SPD to make energy efficiency a post-election priority, warning of early coal phase-out
Germany’s Social Democrats (SPD) are to make energy efficiency a priority for energy policy in the coming legislative period, Hubertus Heil, deputy chairman of the SPD’s parliamentary group, said during a speech on his party’s energy policy ambitions after the general elections in September. “Germany has to become the most energy efficient country in the world,” Heil said, adding that this would also mean modernising conventional power plants. He warned that Germany had to retain its industrial basis and maintain acceptance of the energy transition among affected population groups, citing political disaffection in the United State’s deindustrialised “rust belt” as the result of a badly managed transformation. Heil said the country still needed conventional power plants for the foreseeable future, although their owners were already reconsidering continuing their operation due to dwindling profitability. He rejected the idea of a fixed coal phase-out timetable, saying a clear structural change strategy was needed first. The Energiewende’s “true test” would come in the 2020s, when the last nuclear plants will be shut down and a “tough transformation” set in, adding that Germany could not expect to reap an economic return from the switch to renewables before the early 2030s – “if we’re lucky.”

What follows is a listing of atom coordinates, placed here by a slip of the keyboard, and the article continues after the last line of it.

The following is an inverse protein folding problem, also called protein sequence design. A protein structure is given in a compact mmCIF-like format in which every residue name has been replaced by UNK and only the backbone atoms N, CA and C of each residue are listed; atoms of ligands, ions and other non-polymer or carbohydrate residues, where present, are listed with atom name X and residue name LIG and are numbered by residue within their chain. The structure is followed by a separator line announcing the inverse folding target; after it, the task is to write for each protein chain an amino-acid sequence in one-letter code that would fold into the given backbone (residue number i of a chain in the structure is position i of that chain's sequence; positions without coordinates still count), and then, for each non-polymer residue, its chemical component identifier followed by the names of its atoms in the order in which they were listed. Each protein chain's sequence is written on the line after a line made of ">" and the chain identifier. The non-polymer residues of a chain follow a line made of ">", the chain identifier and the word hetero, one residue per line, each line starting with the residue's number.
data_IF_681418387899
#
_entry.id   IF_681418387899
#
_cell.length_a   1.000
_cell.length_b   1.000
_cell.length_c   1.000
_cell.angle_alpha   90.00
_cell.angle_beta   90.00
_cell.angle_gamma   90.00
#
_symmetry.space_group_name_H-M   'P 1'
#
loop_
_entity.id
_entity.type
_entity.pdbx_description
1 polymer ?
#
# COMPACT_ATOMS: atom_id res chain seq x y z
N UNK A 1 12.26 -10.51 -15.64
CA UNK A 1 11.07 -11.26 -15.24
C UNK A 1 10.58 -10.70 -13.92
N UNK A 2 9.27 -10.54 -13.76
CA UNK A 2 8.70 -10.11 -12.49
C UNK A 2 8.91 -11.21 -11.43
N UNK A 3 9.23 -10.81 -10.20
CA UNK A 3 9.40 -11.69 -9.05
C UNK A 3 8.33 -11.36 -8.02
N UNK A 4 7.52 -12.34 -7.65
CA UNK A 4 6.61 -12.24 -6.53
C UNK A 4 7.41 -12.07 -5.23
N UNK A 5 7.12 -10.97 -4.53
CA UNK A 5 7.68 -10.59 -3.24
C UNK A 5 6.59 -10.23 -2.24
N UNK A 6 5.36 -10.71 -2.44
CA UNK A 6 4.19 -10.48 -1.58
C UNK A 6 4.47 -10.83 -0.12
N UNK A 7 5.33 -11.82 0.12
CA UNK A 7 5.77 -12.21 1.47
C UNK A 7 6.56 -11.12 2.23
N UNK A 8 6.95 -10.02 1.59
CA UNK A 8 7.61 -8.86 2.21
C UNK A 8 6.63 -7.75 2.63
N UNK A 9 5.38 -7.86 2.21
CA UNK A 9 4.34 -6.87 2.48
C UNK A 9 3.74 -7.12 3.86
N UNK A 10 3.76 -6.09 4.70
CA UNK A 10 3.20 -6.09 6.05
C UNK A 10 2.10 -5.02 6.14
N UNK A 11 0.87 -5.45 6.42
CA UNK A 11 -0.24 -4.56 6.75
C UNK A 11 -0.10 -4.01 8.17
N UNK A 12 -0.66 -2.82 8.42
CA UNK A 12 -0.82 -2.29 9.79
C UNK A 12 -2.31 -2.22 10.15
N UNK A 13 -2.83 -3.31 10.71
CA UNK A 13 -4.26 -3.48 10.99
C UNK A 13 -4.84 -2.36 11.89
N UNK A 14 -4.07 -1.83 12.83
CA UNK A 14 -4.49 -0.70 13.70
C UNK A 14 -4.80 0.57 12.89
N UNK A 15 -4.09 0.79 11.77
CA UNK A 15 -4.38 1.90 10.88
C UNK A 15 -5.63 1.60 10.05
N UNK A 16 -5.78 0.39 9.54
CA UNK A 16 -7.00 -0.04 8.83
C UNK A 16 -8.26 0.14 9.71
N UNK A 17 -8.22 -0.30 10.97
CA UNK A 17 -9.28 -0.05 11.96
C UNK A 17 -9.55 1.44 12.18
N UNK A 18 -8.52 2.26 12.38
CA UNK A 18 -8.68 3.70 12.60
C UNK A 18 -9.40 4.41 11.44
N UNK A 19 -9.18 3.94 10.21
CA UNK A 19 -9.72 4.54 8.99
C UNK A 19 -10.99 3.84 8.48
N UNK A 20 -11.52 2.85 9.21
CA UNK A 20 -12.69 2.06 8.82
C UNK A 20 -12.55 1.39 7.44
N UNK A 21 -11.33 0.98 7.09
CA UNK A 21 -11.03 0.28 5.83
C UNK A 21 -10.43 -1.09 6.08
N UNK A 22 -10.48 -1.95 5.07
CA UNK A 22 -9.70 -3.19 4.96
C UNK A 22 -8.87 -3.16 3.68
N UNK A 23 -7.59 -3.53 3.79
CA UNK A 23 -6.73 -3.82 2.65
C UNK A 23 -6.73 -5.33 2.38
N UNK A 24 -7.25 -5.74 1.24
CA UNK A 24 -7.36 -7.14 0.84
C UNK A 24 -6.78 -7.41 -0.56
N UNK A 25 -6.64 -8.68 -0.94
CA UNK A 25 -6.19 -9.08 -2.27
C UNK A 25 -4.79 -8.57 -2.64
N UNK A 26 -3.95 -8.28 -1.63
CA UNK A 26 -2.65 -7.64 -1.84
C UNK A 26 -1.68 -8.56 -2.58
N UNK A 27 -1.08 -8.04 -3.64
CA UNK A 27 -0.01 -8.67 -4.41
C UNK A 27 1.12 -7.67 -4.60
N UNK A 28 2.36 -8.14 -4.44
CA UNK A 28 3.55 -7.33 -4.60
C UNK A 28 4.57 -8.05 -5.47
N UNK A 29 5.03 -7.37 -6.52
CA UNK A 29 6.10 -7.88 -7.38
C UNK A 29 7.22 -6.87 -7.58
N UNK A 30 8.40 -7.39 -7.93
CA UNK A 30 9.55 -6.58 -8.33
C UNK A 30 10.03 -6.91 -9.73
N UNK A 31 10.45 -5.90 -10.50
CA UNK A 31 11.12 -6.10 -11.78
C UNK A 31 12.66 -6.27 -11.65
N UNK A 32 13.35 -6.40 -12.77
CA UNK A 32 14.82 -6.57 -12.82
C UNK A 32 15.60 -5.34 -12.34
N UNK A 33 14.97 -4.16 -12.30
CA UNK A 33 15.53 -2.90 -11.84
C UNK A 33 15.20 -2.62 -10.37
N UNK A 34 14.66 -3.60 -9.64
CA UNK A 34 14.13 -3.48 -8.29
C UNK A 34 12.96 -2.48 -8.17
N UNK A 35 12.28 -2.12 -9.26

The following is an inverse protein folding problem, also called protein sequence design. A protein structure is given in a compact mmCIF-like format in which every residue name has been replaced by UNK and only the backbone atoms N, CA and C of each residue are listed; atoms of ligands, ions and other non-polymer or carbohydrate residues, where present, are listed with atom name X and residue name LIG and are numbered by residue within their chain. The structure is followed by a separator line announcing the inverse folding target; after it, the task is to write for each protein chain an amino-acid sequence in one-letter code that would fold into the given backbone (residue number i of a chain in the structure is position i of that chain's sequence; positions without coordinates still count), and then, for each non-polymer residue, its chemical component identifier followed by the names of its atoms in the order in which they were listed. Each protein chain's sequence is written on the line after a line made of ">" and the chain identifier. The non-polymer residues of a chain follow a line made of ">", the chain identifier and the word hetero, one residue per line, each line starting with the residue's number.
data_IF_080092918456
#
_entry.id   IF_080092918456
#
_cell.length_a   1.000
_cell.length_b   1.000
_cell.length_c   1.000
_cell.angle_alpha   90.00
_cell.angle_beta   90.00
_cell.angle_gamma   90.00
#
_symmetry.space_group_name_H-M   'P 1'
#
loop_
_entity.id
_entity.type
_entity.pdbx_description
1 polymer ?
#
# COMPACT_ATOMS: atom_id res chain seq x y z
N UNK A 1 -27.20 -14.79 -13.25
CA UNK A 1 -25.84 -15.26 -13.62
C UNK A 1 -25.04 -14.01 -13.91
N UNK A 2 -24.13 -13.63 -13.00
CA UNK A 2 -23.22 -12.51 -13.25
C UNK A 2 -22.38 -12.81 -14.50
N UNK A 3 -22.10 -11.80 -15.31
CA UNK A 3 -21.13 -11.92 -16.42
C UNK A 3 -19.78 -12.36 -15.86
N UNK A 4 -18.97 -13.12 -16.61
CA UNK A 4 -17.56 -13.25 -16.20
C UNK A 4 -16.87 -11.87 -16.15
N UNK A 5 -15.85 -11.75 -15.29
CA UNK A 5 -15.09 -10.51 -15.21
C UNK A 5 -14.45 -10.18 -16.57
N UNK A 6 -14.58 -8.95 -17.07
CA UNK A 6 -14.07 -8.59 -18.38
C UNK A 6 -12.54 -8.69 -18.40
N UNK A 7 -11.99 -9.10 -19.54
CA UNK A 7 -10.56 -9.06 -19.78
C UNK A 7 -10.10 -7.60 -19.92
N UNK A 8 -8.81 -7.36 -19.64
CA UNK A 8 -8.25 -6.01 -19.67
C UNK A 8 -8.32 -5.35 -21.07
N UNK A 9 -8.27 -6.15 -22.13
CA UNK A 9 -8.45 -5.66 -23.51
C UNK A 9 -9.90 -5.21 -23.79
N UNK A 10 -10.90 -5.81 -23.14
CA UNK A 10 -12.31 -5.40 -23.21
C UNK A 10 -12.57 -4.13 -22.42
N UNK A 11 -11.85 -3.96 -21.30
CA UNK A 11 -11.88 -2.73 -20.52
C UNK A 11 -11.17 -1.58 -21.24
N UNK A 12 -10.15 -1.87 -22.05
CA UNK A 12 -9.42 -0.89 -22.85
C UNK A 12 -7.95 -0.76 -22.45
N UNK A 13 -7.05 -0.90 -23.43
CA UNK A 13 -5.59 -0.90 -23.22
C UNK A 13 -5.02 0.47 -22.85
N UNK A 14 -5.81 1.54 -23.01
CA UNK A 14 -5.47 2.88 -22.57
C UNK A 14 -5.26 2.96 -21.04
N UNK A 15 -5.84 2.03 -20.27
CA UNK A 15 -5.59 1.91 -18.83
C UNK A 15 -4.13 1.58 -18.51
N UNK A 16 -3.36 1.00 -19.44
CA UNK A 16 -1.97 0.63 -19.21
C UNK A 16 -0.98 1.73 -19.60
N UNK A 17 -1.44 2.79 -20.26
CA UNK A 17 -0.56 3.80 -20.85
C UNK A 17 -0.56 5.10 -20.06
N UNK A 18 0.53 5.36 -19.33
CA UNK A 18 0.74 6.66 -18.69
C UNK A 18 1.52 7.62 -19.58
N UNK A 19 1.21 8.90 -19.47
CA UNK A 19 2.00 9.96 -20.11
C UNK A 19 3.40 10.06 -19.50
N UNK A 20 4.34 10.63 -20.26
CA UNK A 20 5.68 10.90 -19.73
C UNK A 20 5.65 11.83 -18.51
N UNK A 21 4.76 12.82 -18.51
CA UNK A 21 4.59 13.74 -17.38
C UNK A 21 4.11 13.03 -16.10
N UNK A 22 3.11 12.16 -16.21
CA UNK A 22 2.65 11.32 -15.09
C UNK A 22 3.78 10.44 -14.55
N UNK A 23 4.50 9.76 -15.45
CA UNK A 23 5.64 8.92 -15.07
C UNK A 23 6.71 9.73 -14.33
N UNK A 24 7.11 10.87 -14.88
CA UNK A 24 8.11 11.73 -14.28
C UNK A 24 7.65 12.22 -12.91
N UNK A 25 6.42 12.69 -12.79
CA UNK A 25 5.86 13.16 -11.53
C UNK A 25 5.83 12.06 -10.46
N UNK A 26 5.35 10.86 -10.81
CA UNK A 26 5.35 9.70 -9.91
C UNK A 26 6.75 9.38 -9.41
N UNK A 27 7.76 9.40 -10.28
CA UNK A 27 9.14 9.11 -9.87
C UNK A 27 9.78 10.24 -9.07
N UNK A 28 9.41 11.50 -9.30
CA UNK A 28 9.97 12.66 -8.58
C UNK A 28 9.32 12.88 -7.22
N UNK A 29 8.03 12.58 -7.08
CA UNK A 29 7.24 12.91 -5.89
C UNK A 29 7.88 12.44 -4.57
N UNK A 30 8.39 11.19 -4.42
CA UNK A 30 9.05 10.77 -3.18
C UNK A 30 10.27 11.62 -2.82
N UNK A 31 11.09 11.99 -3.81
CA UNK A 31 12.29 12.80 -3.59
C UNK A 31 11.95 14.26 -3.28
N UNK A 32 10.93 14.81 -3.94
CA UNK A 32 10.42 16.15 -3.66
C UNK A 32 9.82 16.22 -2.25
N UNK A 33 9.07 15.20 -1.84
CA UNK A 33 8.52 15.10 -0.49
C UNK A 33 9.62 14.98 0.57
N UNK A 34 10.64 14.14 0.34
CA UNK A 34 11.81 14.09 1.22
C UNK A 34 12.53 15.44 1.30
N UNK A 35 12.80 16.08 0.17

For background, see the CLEW dossiers Vote2017 – German elections and the Energiewende and The Energiewende and Efficiency.